LOS ANGELES -- Certified Grocers of California will continue to roll out its Apple Markets format and launch a pilot program to increase meat sales in an effort to help its retail members compete with self-supplied chains, officials said at the company's annual meeting here.
The company, now in its 76th year, is California's largest wholesaler. However, last year it lost two of its large retail customers to consolidation. Hughes Family Markets, Irwindale, Calif., a Certified member since 1955, was acquired by Quality Food Centers, Bellevue, Wash. Both companies were subsequently swallowed up by Fred Meyer Inc., Portland, Ore.
The other customer, Gilroy, Calif.-based Nob Hill Foods, a Certified member since 1981, with 27 stores, was acquired by Raley's Supermarkets & Drug Centers, West Sacramento, Calif., at the end of 1997.
Both chains are to be supplied by their parent companies.
Certified officials said sales dropped slightly in 1997, to $1.93 billion compared with $1.95 billion in the prior year. However, the company said it managed to offset some of the lost business by reducing operating costs, mostly through technology upgrades in its distribution centers. Certified said the net result of reduced operating costs and maintaining overall sales produced increases in prepatronage dividends. Although Certified conceded it has a substantial challenge competing with the large chains on price, officials said independent retailers can use customer service and their ties to the community to win food sales.
"Our flexibility is one key advantage," said Louis Amen, chairman. "We are able to provide our customers with exceptional customer service and specialized programs that the large companies cannot."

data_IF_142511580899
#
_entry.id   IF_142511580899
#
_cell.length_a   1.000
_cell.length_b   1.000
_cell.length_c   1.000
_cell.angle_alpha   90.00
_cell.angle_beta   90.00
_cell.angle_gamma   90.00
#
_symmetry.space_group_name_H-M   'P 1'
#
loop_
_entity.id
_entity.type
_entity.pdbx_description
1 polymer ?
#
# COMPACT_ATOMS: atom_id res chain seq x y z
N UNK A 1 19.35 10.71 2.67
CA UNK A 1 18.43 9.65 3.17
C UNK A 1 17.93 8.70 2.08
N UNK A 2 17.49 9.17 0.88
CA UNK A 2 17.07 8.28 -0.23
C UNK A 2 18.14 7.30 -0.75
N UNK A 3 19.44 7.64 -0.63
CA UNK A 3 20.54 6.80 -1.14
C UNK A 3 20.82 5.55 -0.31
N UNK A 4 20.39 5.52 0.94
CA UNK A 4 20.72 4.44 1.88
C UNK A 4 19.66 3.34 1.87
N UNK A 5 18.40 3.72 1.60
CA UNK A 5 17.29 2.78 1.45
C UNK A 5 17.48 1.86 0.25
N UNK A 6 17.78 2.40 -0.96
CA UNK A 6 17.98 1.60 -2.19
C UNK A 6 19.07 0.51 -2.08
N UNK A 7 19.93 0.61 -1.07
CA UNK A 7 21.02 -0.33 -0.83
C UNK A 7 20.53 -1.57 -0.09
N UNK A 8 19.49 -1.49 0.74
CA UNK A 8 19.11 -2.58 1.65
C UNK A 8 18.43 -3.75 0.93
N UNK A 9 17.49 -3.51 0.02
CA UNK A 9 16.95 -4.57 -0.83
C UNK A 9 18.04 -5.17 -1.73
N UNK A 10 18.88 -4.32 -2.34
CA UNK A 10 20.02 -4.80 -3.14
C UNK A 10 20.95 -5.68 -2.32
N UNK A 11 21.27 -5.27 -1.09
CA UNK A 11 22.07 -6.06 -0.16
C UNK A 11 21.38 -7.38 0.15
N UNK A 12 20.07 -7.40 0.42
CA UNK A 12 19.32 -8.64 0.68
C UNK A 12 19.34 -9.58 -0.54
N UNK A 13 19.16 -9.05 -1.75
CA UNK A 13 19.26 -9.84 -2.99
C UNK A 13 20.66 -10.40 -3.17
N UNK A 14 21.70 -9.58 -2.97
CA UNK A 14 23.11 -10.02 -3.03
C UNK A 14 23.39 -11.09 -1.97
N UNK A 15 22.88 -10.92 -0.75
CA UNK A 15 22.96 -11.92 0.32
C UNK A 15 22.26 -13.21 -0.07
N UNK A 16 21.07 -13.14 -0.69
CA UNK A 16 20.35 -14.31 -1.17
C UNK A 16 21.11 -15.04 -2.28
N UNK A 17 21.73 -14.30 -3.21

Amen said independents can use their small scale to their advantage by being able to react quickly to changes in the marketplace.
He said independents will benefit from a projected boom in population -- an influx of some 17 million over the next 25 years -- the majority of which will be in the Latino population, to which Certified already caters with a variety of ethnic groceries and produce.
Certified's successful Apple Markets format, which debuted in 1996, gives independents a "large-store feel." Certified said it is going forward with Apple Markets and is mulling other niche formats to help independents develop an identity.
"Independents' profit margins are being squeezed by ever-growing retail chains and non-traditional food retailers," said Al Plamann, president and chief executive officer. "Because of the difficulty of competing on price alone, independents must now differentiate themselves from the competition in some way or another, not just to be successful, but in order to survive."
Officials also said Certified will conduct a pilot program in its meat division to become the sole source for meat products to members.